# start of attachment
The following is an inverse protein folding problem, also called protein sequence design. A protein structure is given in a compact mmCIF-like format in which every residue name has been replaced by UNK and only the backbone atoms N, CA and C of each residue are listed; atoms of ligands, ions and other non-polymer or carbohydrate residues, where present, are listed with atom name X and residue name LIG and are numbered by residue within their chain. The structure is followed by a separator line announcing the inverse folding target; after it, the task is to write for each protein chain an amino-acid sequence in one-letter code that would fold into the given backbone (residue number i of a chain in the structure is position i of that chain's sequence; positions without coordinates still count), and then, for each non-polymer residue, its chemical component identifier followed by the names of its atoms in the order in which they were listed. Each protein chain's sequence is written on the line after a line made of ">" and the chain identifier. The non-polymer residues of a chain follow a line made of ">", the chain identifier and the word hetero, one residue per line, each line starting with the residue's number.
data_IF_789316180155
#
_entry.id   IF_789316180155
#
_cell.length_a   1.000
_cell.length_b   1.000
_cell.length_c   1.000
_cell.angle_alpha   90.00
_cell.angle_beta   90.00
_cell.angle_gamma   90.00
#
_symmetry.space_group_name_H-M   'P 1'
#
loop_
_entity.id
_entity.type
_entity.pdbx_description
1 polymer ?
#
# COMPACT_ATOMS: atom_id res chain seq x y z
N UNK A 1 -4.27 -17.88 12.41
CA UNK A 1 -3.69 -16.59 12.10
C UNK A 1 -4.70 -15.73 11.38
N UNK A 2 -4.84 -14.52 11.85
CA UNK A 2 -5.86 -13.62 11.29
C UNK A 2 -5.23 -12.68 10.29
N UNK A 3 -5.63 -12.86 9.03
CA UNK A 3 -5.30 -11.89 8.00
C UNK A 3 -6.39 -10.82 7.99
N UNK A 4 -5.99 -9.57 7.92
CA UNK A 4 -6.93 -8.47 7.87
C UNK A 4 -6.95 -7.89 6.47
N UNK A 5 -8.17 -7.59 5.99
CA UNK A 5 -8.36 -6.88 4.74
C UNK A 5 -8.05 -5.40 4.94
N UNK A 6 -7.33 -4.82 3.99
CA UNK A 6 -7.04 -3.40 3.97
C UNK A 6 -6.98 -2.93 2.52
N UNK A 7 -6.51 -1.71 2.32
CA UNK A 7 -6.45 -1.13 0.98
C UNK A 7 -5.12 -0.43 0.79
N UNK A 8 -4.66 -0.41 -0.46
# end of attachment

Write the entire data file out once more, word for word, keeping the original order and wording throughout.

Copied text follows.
The following is an inverse protein folding problem, also called protein sequence design. A protein structure is given in a compact mmCIF-like format in which every residue name has been replaced by UNK and only the backbone atoms N, CA and C of each residue are listed; atoms of ligands, ions and other non-polymer or carbohydrate residues, where present, are listed with atom name X and residue name LIG and are numbered by residue within their chain. The structure is followed by a separator line announcing the inverse folding target; after it, the task is to write for each protein chain an amino-acid sequence in one-letter code that would fold into the given backbone (residue number i of a chain in the structure is position i of that chain's sequence; positions without coordinates still count), and then, for each non-polymer residue, its chemical component identifier followed by the names of its atoms in the order in which they were listed. Each protein chain's sequence is written on the line after a line made of ">" and the chain identifier. The non-polymer residues of a chain follow a line made of ">", the chain identifier and the word hetero, one residue per line, each line starting with the residue's number.
data_IF_789316180155
#
_entry.id   IF_789316180155
#
_cell.length_a   1.000
_cell.length_b   1.000
_cell.length_c   1.000
_cell.angle_alpha   90.00
_cell.angle_beta   90.00
_cell.angle_gamma   90.00
#
_symmetry.space_group_name_H-M   'P 1'
#
loop_
_entity.id
_entity.type
_entity.pdbx_description
1 polymer ?
#
# COMPACT_ATOMS: atom_id res chain seq x y z
N UNK A 1 -4.27 -17.88 12.41
CA UNK A 1 -3.69 -16.59 12.10
C UNK A 1 -4.70 -15.73 11.38
N UNK A 2 -4.84 -14.52 11.85
CA UNK A 2 -5.86 -13.62 11.29
C UNK A 2 -5.23 -12.68 10.29
N UNK A 3 -5.63 -12.86 9.03
CA UNK A 3 -5.30 -11.89 8.00
C UNK A 3 -6.39 -10.82 7.99
N UNK A 4 -5.99 -9.57 7.92
CA UNK A 4 -6.93 -8.47 7.87
C UNK A 4 -6.95 -7.89 6.47
N UNK A 5 -8.17 -7.59 5.99
CA UNK A 5 -8.36 -6.88 4.74
C UNK A 5 -8.05 -5.40 4.94
N UNK A 6 -7.33 -4.82 3.99
CA UNK A 6 -7.04 -3.40 3.97
C UNK A 6 -6.98 -2.93 2.52
N UNK A 7 -6.51 -1.71 2.32
CA UNK A 7 -6.45 -1.13 0.98
C UNK A 7 -5.12 -0.43 0.79
N UNK A 8 -4.66 -0.41 -0.46